How to Make (and Use!) Garam Masala

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This easy garam masala recipe will bring out the best aromas and flavors in your Indian dishes. You can have a homemade spice blend ready in 10 minutes!

If you’re looking for an easy and authentic garam masala recipe, we’ve got you covered. You can make this blend with a handful of Indian spices and herbs, like coriander, cumin and green cardamom.

What Is Garam Masala?

Garam masala is a spice blend widely used in Indian cooking to enhance the aroma and flavors of curries and other dishes. In Hindi, garam means warm and masala means blend. This blend originated in northern India, using spices that warm up the body during cold winters. Over the centuries, it became an everyday spice across India because of its power to elevate almost any dish.

Typically, garam masala is made of roasted coriander seeds, cumin seeds, black cardamom, black peppercorns, cinnamon, green cardamom, cloves, star anise, mace, bay leaves and salt.

Garam Masala vs. Curry Powder

You may be surprised to learn that curry powder isn’t a thing in India! In fact, curry powder is a Western creation, with milder flavors than you’d usually find in India. Curry powder’s distinct yellow color comes from its blend of ground turmeric with coriander, cumin and ginger root.

In comparison, garam masala has a much stronger flavor and smell. Another key difference: Curry powder is often incorporated into sauces, soups and marinades, while garam masala is used as a final seasoning.

Where to Buy Garam Masala

I recommend making your own blend at home—I find that store-bought versions are nowhere close to a homemade garam masala! But in a pinch, try the Taste of Home Test Kitchen’s go-to: McCormick’s Garam Masala Blend, which is available at most grocery stores and on Amazon.

Garam Masala Ingredients

Garam Masala IngredientsAnvita Bhatnagar Mistry for Taste of Home

Garam masala is made of three kinds of spices: the base ingredients; the earthy, smoky spices; and the aromatic spices.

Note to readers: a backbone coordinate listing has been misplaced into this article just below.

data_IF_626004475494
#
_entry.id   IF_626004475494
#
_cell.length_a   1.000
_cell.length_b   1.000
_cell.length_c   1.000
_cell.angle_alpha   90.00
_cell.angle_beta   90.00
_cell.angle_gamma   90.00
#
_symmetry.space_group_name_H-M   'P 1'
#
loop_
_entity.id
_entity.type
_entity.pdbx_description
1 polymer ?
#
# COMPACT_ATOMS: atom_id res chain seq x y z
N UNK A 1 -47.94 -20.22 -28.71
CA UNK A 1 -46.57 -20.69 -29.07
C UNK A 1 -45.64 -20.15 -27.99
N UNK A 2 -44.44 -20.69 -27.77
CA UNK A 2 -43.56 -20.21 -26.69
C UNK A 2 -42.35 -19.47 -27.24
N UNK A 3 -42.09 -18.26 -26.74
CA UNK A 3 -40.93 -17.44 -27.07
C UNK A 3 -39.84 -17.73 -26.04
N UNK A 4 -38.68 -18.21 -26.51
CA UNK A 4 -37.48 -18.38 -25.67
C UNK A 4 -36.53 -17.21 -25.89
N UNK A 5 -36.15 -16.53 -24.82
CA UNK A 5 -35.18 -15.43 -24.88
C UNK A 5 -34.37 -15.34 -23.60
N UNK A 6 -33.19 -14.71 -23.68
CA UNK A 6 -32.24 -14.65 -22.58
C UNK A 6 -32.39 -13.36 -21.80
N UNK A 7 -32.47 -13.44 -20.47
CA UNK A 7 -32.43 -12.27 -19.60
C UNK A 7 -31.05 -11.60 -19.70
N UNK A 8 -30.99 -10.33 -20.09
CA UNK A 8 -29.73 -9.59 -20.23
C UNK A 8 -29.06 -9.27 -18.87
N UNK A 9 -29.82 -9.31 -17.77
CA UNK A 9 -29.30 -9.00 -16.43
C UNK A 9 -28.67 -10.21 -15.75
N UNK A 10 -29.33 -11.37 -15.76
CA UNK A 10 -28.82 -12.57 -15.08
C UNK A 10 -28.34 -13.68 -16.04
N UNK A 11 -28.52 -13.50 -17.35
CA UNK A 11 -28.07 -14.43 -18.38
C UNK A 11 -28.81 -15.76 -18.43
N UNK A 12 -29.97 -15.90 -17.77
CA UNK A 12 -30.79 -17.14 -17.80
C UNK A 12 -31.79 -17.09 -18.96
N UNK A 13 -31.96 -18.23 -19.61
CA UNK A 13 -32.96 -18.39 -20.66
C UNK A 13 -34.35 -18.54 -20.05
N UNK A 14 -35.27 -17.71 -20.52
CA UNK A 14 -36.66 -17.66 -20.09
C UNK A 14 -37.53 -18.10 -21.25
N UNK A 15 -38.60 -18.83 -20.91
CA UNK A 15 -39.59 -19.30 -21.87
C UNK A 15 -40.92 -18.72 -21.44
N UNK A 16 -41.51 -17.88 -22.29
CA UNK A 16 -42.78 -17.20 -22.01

Base ingredients for a garam masala recipe

  • 1 cup coriander seeds, which release a sweet floral aroma when toasted
  • 4 teaspoons cumin seeds add sweetness and bitterness

The earthy, smoky flavors

  • 2 teaspoons black peppercorns for a sharp, earthy flavor
  • 1 cinnamon stick for a sweet, woody flavor
  • 2 bay leaves for a pungent, sharp and bitter taste
  • 2 to 3 black cardamom pods give a smoky, minty flavor

Aromatic spices

  • 8 to 10 green cardamom pods produce a zesty citrus flavor that can be both sweet and spicy
  • 8 cloves add strong, pungent and astringent flavors
  • 1 star anise gives the spice mix a sweet licorice flavor
  • 2 mace blades add a sweet, woody, pungent aroma

Garam Masala Recipe

Garam Masala SkilletAnvita Bhatnagar Mistry for Taste of Home

Making garam masala takes just three steps. You roast the spices, let them cool and then grind them.

  • Step 1: Heat a skillet on medium heat and dry roast the spices for about 5 minutes, until aromatic. The spices should be roasted about 70 percent, not entirely.
  • Step 2 : Allow the spices to cool completely.
  • Step 3: Grind the spices using a coffee grinder or spice grinder—an essential Indian cooking tool—until they have a smooth mixture.

How to Use Garam Masala

Garam masala is a finishing spice you can add before serving a dish to enhance the flavor and aroma. It works well with so many Indian dishes, like chana masala, tikka masala, rice bowls, and dals. Often, you can use garam masala as a substitute for whole spices while cooking.

The benefit of having a homemade version handy for recipes that use garam masala is that it’s made with the right blend of whole spices. Store-bought spice mixes often have a larger proportion of paprika, cumin and coriander because those are less expensive to include. To me, that means the store-bought blend lacks the complex, layered flavor of a homemade garam masala recipe.

How to Store Garam Masala

Garam MasalaAnvita Bhatnagar Mistry for Taste of Home

It’s best to store garam masala in airtight jars because moisture can spoil the texture, smell and color. The shelf life of ground spices is about three months. After that, spices start losing their flavor. If you make large batches of garam masala, refrigerate it in airtight containers for up to six months.

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Anvita Bhatnagar Mistry
Anvita is a co-founder, author, photographer and cook for the food blog TheBellyRulesTheMind.net. Her food philosophy is, you are what you eat, so eat healthy to whatever extent possible. Having lived in India, Australia, the United States and now Germany, Anvita has had the opportunity to appreciate food from different continents and build a diverse palate. She loves to travel and is currently exploring the food scene in Europe with her husband and son. For Anvita, comfort food is Indian food, as it takes her back to her roots.